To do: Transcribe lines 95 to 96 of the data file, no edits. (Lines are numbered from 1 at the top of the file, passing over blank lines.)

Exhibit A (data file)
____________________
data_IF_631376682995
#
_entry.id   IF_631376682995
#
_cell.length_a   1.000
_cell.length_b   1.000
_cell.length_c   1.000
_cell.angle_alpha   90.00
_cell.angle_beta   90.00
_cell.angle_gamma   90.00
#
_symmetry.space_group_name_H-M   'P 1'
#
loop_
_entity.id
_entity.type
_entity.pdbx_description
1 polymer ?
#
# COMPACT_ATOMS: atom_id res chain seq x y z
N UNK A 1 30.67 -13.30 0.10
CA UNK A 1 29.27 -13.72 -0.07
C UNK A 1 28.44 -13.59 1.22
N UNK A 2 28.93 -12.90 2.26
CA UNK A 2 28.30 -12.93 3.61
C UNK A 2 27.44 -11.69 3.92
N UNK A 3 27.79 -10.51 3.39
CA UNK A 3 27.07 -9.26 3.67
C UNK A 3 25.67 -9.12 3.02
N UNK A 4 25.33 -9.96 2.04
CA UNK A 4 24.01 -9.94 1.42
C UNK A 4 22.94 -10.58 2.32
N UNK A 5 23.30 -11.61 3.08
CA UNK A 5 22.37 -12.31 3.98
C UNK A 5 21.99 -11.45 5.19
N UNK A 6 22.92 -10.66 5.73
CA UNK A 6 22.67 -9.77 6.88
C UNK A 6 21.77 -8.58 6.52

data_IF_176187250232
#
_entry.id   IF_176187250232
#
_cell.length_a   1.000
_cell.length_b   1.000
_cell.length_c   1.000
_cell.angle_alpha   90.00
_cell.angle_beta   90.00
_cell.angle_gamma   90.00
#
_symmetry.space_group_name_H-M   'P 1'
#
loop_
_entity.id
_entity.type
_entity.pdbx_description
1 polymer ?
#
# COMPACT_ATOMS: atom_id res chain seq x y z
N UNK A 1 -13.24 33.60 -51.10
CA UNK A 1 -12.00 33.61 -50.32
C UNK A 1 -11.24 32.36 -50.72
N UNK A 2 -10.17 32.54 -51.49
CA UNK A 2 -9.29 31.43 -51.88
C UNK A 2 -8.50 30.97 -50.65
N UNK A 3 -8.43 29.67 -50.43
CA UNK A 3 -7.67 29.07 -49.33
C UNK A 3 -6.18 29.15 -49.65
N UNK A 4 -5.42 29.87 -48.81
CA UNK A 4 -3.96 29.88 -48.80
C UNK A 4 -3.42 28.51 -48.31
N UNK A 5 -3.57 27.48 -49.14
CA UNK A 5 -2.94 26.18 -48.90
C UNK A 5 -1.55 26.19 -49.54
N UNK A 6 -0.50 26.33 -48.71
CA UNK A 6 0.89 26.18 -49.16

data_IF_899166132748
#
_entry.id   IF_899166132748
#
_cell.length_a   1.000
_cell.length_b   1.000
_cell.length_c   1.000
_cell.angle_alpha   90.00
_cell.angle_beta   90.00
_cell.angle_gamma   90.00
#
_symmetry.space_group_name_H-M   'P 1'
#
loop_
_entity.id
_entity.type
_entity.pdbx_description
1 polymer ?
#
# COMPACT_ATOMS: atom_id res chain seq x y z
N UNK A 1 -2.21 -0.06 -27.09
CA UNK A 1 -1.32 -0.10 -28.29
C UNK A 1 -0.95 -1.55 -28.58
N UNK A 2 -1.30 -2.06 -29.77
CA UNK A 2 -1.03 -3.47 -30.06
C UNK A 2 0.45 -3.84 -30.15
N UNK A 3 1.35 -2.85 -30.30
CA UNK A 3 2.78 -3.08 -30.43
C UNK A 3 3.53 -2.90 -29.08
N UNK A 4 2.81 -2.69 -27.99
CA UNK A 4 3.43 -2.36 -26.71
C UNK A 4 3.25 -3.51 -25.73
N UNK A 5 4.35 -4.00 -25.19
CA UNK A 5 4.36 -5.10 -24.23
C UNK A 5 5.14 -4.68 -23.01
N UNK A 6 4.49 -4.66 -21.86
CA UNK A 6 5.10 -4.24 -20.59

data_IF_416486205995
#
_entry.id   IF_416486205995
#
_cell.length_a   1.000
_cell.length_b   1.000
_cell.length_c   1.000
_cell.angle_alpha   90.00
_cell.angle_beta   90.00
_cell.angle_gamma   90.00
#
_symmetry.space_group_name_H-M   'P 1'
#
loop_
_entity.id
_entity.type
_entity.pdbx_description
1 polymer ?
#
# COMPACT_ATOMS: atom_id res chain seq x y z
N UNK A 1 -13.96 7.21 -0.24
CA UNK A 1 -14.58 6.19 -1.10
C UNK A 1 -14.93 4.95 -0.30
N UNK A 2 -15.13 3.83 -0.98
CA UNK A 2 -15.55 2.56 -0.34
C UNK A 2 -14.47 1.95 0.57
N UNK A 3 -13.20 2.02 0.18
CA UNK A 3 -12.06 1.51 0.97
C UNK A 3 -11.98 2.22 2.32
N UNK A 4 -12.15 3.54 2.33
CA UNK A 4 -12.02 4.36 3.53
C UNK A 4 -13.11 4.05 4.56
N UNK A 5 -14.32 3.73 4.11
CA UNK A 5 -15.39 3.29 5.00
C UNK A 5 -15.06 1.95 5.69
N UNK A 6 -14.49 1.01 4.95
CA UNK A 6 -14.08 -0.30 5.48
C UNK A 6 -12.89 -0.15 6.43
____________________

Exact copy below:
# COMPACT_ATOMS: atom_id res chain seq x y z
N UNK A 1 -2.21 -0.06 -27.09